One-man group show

Gabriel Klasmer spoke to The Jerusalem Post at the opening of his exhibition 'EFES/1'.

EFES/1 (photo credit: Courtesy)
(photo credit: Courtesy)
Gabriel Klasmer has been an active artist in Israel since the early 1970s, participating in numerous shows locally and internationally. He represented Israel in the 26th São Paulo Biennale in 1996 and was awarded the Sandberg Prize in 1990 among several other awards. He worked as a senior tutor at the Bezalel Academy of Art and Design and as a senior tutor at the Royal College of Art in London.
The exhibition “E F E S / 1,” which opened last month at the Tel Aviv Museum of Art, is spread over three levels of the Helena Rubinstein Pavilion. Klasmer created a different experience in each level, exploring some of his diverse activities and interests.
“I want this exhibition to be experienced as a group show of one person,“ says the exhibition’s curator Ellen Ginton. “One floor is dedicated to Klasmer’s paintings in a dense and didactic survey, where painting explores the ground between abstraction and figuration, researching the monochrome as an analog act within the digital sphere (hence the title - EFES / 1 - zero / 1).” Another floor, “The Sculpture Park,” says Ginton, “is a display of sculptures, making use of cheap domestic and common materials, compressed and formed into shapes of the human figure, of body parts, impossible and ironic reminiscence of the early modernists’ sculptures.”
Ginton continues, “If the Sculpture Park is about compression – of material – the third level is about inflation, expansion, of large-scale air bubbles, membrane and atmosphere, an experience of the scale of fragility of large volumes held by almost nothing – of air itself.”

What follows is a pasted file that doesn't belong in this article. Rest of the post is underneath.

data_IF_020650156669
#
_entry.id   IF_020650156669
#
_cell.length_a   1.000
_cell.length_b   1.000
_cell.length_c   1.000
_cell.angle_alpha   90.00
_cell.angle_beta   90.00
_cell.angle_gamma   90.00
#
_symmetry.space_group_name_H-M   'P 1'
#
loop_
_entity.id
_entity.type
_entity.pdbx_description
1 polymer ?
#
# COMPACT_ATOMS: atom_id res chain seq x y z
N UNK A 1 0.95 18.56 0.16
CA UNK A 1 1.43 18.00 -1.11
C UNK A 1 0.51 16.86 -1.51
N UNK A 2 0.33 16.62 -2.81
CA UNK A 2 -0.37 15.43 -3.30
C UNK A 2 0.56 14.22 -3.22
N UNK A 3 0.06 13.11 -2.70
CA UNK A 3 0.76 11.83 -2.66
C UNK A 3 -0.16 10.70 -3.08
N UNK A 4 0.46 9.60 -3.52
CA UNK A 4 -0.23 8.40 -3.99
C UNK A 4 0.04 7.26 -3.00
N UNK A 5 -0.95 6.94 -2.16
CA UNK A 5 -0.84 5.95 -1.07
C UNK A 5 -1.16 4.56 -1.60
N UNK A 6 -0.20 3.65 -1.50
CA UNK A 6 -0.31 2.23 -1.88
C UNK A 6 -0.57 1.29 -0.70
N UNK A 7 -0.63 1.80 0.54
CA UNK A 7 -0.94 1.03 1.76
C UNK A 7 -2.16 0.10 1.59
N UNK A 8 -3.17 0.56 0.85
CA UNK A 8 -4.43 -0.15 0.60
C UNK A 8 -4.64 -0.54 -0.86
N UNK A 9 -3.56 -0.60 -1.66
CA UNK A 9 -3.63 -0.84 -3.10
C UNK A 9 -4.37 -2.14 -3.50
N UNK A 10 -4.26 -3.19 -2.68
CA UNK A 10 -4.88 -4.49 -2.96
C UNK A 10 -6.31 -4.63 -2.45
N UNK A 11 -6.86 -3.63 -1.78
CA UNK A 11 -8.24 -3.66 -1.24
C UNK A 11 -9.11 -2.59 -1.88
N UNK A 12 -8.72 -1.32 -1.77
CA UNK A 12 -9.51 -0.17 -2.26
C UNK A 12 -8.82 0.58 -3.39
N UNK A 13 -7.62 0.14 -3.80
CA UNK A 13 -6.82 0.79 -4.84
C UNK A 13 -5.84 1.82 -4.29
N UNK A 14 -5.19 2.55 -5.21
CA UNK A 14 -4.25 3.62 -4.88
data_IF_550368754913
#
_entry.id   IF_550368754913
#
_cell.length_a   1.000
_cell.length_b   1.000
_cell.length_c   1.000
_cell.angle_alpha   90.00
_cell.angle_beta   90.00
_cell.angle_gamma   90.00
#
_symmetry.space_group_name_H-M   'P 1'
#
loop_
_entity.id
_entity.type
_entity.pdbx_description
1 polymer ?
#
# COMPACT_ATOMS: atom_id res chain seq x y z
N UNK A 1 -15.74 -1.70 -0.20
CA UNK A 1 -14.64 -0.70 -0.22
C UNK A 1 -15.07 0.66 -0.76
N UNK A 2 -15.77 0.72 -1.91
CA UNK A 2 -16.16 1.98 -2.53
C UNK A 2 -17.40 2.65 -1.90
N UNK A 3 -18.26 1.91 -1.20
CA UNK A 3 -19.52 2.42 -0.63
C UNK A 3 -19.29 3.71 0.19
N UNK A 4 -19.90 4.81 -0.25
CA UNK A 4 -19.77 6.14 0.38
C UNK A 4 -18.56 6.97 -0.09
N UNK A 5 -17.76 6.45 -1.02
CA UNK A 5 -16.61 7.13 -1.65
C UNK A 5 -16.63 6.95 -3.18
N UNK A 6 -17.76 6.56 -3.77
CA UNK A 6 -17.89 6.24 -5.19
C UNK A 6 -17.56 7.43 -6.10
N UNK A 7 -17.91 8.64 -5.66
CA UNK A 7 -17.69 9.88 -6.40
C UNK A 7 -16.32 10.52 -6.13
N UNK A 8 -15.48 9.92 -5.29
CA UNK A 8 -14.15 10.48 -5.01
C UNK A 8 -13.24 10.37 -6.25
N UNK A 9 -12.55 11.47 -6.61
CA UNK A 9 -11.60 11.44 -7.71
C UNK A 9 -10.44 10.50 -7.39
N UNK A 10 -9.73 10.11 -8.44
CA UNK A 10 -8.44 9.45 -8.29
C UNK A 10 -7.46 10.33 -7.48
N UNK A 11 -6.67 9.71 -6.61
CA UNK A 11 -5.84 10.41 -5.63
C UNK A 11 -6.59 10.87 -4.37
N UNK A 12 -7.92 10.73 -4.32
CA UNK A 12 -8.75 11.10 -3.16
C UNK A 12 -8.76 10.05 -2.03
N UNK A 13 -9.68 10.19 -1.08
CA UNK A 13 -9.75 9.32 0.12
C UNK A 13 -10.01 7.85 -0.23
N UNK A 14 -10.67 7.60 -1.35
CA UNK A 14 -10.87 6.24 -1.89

The exhibition includes a screening of the 3D video Out of Thin Air, a joint project of Gabriel and Shira Klasmer that explores time and space, as well as a selection of early paintings.
Born in Jerusalem in 1950 and now based in London, Klasmer was in Israel to present his latest show, which opened on January 23. Flanked by his large plastic and aluminum air-filled installations, representative of the fragility of the world, which can be deflated at any moment, he spoke about himself and his work.
How long did you work on this exhibition?
It took a month to ship it out and build it up. Two-thirds of this show was created here; only the paintings were brought over. Some early work was collected from collectors in Israel, and the two installations were tailor-made for the space.
You collaborated with your daughter on this exhibition. Is this the first time you worked together?
No, we have been collaborating for several years. She is a photographer, a very precise and professional photographer. It’s an easy collaboration because there is an understanding, and we do things very professionally. So it’s about performing a task.
In your view, how does the Israeli art scene compare to the international one?
I think they are very similar in many ways. Obviously, Israeli art relates a lot to Israeli issues, and identity is part of the debate and part of the issue, but I think most young local artists travel the world and want to be known to the world. I think they may bring a certain local flavor, an attitude, but I think they speak a very compatible language.
Who is someone that inspired you?
Israeli artist Moshe Gershoni. He is my friend and teacher and has definitely inspired me.
What is your greatest achievement as an artist, and what are your aspirations?
My achievement is that I have survived as an artist. It is very difficult to continue to do art because sometimes you go into difficulties because often you are in a state of crisis, and you actually work against that state of crisis if you’re working on a new thing, so you always deflate yourself to the point that you hope something else will come out. So I think one achievement is that I survived. As for my aspirations, I just want to continue to work and exhibit.
Is there any place you’ve dreamt of exhibiting?
Not really. I prefer to show among friends, so I’m happy to exhibit in Israel. It’s a lot more friendly. I’m a bit tired of showing in places where I don’t know anyone; it becomes alienating. It’s like a football player – he may be celebrated, but he’s not in his own country.
How has your artistic expression evolved over the years, taking into account your move to the UK?
It has become cooler, more gray. It has became more brain work and less emotional and less thinking. It’s almost like philosophical essays that look like art.
The writer is a graduate of Central Saint Martins College of Art and Design in London and curator at Marrache Fine Art Jerusalem.